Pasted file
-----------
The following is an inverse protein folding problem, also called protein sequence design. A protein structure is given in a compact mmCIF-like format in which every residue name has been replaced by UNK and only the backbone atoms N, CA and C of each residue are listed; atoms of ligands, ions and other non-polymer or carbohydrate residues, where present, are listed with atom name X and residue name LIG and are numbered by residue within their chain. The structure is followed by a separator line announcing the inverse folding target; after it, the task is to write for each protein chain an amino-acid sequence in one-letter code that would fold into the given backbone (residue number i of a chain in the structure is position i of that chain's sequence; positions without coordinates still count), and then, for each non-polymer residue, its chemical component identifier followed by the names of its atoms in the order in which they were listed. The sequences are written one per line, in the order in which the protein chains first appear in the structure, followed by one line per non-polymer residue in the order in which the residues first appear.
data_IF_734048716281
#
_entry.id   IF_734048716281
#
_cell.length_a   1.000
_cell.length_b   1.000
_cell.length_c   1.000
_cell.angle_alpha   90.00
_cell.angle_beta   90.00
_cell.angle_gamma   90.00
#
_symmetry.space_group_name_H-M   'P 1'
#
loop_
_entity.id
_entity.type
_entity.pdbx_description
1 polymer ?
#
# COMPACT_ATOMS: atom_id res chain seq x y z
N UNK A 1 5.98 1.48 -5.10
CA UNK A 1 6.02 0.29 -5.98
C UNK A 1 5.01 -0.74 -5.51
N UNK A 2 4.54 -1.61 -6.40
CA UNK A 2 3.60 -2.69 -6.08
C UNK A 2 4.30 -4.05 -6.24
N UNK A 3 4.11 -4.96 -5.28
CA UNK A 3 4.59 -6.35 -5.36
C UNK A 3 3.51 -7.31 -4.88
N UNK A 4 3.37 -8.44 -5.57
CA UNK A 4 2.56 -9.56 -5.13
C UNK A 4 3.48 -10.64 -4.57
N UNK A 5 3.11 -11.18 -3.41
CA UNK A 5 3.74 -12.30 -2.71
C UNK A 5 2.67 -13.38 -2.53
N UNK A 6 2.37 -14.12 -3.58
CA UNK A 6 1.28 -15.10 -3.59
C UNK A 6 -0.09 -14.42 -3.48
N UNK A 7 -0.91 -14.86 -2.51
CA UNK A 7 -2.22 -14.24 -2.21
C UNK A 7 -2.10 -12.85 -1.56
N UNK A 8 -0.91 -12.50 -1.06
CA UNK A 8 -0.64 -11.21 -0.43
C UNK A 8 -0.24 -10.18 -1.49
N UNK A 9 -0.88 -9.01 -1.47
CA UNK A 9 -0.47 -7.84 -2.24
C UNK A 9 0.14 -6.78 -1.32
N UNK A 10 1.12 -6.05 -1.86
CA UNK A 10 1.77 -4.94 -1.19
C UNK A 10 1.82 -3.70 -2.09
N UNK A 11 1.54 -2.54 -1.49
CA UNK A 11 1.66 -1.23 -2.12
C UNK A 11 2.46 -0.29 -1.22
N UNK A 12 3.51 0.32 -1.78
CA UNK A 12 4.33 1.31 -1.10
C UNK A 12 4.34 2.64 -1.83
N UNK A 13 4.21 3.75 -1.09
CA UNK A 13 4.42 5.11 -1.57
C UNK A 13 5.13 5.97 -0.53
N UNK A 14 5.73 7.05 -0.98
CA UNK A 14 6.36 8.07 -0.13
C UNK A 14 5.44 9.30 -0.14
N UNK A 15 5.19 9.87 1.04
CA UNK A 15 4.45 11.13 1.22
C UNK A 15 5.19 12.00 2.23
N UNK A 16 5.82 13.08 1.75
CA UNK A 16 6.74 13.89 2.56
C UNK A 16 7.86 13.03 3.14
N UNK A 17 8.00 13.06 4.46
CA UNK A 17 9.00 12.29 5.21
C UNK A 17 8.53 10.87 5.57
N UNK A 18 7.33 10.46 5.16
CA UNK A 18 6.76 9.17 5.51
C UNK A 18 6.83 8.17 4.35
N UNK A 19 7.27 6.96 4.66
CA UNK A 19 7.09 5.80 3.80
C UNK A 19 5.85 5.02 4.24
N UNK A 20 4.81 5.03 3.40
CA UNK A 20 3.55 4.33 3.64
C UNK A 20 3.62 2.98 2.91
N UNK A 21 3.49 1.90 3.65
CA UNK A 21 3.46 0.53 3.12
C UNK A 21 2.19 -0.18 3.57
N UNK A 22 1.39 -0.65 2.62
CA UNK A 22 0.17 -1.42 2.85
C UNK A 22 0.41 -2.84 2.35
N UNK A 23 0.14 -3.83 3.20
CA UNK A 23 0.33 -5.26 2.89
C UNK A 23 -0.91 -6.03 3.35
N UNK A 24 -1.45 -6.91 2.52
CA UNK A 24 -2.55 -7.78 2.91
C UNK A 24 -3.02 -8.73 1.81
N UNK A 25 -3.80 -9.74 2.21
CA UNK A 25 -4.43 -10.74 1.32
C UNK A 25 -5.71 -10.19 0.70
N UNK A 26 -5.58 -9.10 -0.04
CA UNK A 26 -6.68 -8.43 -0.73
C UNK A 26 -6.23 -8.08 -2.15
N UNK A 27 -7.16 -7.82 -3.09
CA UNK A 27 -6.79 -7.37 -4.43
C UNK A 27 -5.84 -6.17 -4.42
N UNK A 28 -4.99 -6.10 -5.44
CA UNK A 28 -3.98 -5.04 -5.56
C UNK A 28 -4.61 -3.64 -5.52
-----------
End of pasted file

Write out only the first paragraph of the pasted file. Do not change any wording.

The following is an inverse protein folding problem, also called protein sequence design. A protein structure is given in a compact mmCIF-like format in which every residue name has been replaced by UNK and only the backbone atoms N, CA and C of each residue are listed; atoms of ligands, ions and other non-polymer or carbohydrate residues, where present, are listed with atom name X and residue name LIG and are numbered by residue within their chain. The structure is followed by a separator line announcing the inverse folding target; after it, the task is to write for each protein chain an amino-acid sequence in one-letter code that would fold into the given backbone (residue number i of a chain in the structure is position i of that chain's sequence; positions without coordinates still count), and then, for each non-polymer residue, its chemical component identifier followed by the names of its atoms in the order in which they were listed. The sequences are written one per line, in the order in which the protein chains first appear in the structure, followed by one line per non-polymer residue in the order in which the residues first appear.